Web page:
In respect of third party funded arbitration, a major cause of concern arises in the form of confidentiality and privilege of access and use of sensitive information in the arbitration proceedings. The mere involvement of a non interested party to the proceedings merely because of the fact that they have contributed funds puts the highly confidential and sensitive data to an unprecedented risk. As there is no such data is present in the public domain respect of any such third party funded arbitration, the risks that such information is exposed to cannot be gauged. This risk of loss of confidentiality can be put in check by either entering into non disclosure or other such separate third party funding agreement or better still, by proper laws in place. The laws which are to be made should be made with the intent of avoiding unfair influence, economic duress or unlawful use of information which can affect the result of the proceedings or can affect the parties adversely. It should also take into account situations where the agreement can be rendered invalid because of violation on grounds of public policy.

The legal and ethical issues that are connected with third party funded arbitration hence show the imperative need for regulations to resolve potential interest conflicts, confidentiality, chances of partiality. It also becomes increasing important with the developments that are taking place in the global arbitration scenario especially in respect of international commercial arbitration. There is an imperative need to have laws and guidelines from a statutory authority as an external regulator so that the rules and parameters for third party funded arbitration agreement are crystal clear. Special attention should be paid to the fact that a level of uniformity and certainty is maintained in the agreements and constant assistance and help should be provided in later stages for proper regulation and implementation. The laws should also be framed in such a way that  limitations and penalties are provided in case there is a misuse of the third party funded arbitration agreements.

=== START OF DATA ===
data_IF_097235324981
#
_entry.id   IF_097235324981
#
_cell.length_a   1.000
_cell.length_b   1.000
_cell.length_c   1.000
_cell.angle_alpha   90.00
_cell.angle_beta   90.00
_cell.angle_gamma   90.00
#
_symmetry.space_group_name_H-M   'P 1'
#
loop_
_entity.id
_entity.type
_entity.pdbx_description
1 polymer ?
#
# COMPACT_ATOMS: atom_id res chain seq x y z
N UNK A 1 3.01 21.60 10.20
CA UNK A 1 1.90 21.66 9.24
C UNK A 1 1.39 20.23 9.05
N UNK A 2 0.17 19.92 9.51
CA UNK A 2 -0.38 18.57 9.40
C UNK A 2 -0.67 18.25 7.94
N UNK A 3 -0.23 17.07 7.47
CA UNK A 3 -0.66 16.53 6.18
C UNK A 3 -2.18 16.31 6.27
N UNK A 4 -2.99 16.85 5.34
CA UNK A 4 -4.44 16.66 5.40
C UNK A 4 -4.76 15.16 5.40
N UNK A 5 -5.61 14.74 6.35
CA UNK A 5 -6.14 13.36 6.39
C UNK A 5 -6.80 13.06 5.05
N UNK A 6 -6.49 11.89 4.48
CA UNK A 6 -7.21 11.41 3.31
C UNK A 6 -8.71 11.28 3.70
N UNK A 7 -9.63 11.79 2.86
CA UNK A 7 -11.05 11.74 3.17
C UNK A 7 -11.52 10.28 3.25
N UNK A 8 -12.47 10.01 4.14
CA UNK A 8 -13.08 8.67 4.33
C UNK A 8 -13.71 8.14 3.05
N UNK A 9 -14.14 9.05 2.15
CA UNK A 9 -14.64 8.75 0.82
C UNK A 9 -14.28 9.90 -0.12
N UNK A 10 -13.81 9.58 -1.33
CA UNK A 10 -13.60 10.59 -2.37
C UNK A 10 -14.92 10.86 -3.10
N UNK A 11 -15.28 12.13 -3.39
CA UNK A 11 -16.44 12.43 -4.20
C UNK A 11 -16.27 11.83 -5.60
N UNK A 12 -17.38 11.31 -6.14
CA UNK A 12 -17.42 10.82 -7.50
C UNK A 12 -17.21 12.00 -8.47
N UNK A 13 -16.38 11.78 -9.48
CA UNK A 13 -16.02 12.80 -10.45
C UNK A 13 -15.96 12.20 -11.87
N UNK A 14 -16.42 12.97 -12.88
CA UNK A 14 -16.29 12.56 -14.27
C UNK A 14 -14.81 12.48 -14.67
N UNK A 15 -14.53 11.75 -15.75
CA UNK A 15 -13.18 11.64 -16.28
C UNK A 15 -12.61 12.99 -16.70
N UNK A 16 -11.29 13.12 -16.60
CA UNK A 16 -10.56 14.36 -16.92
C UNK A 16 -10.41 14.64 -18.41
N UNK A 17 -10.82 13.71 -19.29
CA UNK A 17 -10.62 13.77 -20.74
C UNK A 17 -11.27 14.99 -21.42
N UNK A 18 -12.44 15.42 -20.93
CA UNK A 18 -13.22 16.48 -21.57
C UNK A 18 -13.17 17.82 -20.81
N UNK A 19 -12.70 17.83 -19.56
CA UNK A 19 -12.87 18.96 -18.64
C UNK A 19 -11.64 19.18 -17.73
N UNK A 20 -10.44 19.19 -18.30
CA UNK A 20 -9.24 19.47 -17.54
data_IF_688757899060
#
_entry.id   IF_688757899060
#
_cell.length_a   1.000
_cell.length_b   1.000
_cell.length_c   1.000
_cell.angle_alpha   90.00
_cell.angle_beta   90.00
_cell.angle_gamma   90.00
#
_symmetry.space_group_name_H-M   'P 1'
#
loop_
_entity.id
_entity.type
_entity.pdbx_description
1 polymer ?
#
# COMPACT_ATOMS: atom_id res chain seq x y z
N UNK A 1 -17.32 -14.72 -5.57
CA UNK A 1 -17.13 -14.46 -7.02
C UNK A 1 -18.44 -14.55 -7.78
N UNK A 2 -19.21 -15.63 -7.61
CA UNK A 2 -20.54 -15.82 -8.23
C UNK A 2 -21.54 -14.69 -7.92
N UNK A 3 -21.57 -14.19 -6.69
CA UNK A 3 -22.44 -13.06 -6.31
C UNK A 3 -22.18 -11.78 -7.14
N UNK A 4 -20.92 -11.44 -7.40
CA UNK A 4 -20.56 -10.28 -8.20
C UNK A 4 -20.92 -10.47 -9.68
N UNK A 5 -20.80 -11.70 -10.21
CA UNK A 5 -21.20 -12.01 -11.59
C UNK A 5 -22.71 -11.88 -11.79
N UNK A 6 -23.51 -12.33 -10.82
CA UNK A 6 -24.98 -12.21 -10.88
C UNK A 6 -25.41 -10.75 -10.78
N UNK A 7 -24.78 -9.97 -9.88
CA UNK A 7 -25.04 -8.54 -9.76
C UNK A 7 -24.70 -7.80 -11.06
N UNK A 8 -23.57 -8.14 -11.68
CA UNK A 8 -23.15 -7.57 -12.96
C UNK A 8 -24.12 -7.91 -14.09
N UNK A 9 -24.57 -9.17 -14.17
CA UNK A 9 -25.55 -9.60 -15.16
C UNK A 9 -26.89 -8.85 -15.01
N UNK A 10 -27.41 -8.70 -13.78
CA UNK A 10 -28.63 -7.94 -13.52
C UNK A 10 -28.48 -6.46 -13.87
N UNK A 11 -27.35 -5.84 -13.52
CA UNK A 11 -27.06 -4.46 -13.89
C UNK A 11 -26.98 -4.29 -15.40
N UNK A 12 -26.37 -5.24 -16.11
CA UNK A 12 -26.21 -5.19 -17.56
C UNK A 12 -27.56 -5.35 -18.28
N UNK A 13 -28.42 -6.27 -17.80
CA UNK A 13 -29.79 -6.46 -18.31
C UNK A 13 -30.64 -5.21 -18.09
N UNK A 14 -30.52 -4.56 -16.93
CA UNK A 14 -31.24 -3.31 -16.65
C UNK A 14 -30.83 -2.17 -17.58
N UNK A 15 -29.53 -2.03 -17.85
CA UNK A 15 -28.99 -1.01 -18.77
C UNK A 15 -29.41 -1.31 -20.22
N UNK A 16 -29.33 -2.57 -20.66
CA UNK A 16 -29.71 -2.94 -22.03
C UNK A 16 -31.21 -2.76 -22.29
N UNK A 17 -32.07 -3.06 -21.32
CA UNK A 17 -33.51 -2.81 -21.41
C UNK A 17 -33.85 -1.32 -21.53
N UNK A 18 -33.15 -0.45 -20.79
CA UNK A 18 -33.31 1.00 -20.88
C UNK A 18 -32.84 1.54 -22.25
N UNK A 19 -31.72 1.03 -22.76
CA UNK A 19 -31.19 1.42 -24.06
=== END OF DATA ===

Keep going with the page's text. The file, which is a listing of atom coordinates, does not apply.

The establishment of the Mumbai International Arbitration Centre seems as a hope that all of the above stated ethical, legal and financial standards in respect of third party funded arbitration agreement will be brought into place and standardized soon.

Authored By:

Dhriti Dhairya,

LexisNexis India’s Student Ambassador